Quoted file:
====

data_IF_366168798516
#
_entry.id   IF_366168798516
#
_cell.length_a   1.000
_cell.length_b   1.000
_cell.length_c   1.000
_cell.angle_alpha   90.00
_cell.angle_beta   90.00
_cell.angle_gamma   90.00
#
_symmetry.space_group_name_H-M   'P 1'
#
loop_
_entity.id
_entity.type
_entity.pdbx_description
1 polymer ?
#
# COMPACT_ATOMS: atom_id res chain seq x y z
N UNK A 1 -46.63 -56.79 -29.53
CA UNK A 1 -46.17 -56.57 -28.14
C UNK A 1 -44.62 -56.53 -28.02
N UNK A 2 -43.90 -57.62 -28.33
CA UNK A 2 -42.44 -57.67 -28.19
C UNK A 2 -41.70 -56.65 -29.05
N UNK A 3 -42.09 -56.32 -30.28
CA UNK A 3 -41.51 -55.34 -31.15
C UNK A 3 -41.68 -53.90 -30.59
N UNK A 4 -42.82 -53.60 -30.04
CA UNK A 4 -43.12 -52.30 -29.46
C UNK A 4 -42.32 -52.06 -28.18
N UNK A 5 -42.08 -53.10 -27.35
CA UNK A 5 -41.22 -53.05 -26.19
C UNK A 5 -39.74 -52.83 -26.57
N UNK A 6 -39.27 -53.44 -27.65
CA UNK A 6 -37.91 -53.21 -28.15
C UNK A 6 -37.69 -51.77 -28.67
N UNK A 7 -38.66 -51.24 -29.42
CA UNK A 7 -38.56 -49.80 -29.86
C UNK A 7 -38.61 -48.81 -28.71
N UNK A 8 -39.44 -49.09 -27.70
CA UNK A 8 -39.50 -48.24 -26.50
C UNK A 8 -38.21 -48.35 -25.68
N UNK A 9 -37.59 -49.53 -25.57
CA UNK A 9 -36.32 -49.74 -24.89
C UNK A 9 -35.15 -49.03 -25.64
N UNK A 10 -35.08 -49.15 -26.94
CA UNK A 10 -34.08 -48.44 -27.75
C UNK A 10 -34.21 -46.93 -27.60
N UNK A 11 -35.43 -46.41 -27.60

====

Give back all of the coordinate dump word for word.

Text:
data_IF_366168798516
#
_entry.id   IF_366168798516
#
_cell.length_a   1.000
_cell.length_b   1.000
_cell.length_c   1.000
_cell.angle_alpha   90.00
_cell.angle_beta   90.00
_cell.angle_gamma   90.00
#
_symmetry.space_group_name_H-M   'P 1'
#
loop_
_entity.id
_entity.type
_entity.pdbx_description
1 polymer ?
#
# COMPACT_ATOMS: atom_id res chain seq x y z
N UNK A 1 -46.63 -56.79 -29.53
CA UNK A 1 -46.17 -56.57 -28.14
C UNK A 1 -44.62 -56.53 -28.02
N UNK A 2 -43.90 -57.62 -28.33
CA UNK A 2 -42.44 -57.67 -28.19
C UNK A 2 -41.70 -56.65 -29.05
N UNK A 3 -42.09 -56.32 -30.28
CA UNK A 3 -41.51 -55.34 -31.15
C UNK A 3 -41.68 -53.90 -30.59
N UNK A 4 -42.82 -53.60 -30.04
CA UNK A 4 -43.12 -52.30 -29.46
C UNK A 4 -42.32 -52.06 -28.18
N UNK A 5 -42.08 -53.10 -27.35
CA UNK A 5 -41.22 -53.05 -26.19
C UNK A 5 -39.74 -52.83 -26.57
N UNK A 6 -39.27 -53.44 -27.65
CA UNK A 6 -37.91 -53.21 -28.15
C UNK A 6 -37.69 -51.77 -28.67
N UNK A 7 -38.66 -51.24 -29.42
CA UNK A 7 -38.56 -49.80 -29.86
C UNK A 7 -38.61 -48.81 -28.71
N UNK A 8 -39.44 -49.09 -27.70
CA UNK A 8 -39.50 -48.24 -26.50
C UNK A 8 -38.21 -48.35 -25.68
N UNK A 9 -37.59 -49.53 -25.57
CA UNK A 9 -36.32 -49.74 -24.89
C UNK A 9 -35.15 -49.03 -25.64
N UNK A 10 -35.08 -49.15 -26.94
CA UNK A 10 -34.08 -48.44 -27.75
C UNK A 10 -34.21 -46.93 -27.60
N UNK A 11 -35.43 -46.41 -27.60